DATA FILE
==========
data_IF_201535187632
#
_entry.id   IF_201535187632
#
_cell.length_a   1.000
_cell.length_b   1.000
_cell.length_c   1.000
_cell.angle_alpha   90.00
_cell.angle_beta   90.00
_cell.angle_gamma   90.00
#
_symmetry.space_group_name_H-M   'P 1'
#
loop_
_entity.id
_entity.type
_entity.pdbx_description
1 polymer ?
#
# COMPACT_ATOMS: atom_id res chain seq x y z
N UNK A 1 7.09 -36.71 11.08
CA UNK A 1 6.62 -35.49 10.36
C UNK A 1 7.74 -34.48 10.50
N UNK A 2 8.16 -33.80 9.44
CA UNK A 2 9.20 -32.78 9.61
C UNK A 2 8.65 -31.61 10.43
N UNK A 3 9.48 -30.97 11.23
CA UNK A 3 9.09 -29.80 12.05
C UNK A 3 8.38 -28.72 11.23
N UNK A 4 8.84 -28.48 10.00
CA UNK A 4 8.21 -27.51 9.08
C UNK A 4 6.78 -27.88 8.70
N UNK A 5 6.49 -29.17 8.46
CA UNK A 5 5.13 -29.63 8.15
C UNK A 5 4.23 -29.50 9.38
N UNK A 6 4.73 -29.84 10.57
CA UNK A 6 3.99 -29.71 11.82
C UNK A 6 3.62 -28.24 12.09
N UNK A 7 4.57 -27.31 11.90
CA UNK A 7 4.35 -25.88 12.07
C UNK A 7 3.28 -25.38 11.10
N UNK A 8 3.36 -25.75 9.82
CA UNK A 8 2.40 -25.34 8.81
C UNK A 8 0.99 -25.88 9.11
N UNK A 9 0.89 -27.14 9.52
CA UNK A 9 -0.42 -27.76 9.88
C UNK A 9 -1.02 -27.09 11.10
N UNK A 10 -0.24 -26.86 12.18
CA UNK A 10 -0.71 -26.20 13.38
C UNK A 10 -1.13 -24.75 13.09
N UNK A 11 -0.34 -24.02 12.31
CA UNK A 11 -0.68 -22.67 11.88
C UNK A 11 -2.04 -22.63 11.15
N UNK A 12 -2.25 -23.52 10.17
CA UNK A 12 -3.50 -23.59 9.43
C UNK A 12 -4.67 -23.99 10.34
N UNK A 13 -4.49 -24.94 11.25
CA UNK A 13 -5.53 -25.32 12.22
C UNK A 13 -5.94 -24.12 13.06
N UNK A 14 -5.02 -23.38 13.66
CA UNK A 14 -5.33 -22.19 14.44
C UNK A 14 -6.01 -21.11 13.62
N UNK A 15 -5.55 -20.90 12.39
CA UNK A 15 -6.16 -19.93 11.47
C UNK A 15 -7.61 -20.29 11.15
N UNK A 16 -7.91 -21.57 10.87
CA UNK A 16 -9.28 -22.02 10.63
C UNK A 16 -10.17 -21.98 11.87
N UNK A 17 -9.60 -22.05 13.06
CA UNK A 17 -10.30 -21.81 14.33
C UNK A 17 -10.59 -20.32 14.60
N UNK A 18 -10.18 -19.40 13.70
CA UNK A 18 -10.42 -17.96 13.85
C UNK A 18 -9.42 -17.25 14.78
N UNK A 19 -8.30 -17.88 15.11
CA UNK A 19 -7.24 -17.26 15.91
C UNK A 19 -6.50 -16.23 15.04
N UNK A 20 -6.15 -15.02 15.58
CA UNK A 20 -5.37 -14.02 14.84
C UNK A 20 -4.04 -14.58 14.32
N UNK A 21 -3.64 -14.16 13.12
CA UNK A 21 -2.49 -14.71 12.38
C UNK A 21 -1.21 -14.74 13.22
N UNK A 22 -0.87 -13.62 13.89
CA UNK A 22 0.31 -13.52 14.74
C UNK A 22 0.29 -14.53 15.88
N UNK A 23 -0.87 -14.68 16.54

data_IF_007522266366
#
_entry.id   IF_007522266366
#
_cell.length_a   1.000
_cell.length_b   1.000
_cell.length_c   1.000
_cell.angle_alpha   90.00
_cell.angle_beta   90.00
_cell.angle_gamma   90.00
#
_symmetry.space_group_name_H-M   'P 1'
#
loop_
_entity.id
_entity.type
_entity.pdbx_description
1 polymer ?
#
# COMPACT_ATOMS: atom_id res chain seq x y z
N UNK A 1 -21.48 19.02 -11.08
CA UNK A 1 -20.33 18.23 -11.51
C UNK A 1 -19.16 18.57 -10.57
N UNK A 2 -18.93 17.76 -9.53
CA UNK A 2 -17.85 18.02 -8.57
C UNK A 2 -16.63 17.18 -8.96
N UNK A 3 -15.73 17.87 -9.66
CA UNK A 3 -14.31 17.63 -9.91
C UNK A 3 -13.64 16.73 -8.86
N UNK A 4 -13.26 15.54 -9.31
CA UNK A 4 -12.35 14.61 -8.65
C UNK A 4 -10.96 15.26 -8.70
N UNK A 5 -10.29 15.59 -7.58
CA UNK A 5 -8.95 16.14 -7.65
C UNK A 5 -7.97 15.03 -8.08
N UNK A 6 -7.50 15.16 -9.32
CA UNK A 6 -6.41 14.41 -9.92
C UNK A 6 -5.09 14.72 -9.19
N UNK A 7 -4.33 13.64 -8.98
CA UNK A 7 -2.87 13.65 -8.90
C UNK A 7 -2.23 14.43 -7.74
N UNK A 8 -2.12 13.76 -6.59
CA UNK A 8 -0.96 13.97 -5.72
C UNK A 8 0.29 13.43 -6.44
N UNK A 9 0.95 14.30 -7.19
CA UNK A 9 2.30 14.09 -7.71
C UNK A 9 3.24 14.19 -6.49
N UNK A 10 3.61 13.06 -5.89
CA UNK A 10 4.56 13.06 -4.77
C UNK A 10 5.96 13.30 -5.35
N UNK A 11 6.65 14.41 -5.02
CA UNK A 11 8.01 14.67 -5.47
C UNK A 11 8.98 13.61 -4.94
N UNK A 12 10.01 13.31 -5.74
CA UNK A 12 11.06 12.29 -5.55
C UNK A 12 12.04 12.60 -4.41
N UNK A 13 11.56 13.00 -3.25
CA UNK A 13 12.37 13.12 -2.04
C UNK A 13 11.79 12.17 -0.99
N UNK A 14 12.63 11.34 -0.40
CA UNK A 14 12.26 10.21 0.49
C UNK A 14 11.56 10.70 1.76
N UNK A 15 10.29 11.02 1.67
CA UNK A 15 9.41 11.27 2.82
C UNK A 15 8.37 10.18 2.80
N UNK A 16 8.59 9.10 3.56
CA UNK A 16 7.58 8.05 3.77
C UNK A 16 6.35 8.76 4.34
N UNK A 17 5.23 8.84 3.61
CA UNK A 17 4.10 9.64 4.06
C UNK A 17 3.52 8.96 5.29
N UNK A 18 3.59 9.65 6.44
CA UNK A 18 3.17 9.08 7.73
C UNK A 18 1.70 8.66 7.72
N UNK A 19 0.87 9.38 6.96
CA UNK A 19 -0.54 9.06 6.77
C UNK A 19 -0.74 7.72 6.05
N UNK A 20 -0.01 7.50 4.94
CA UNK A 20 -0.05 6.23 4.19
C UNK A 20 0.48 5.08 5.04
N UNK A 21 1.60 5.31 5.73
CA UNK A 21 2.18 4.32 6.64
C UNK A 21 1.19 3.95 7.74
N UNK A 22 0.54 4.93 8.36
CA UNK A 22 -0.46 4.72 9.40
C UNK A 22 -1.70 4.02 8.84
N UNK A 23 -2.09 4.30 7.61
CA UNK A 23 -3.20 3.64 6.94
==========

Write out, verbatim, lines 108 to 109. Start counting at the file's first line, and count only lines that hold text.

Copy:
N UNK A 1 -21.48 19.02 -11.08
CA UNK A 1 -20.33 18.23 -11.51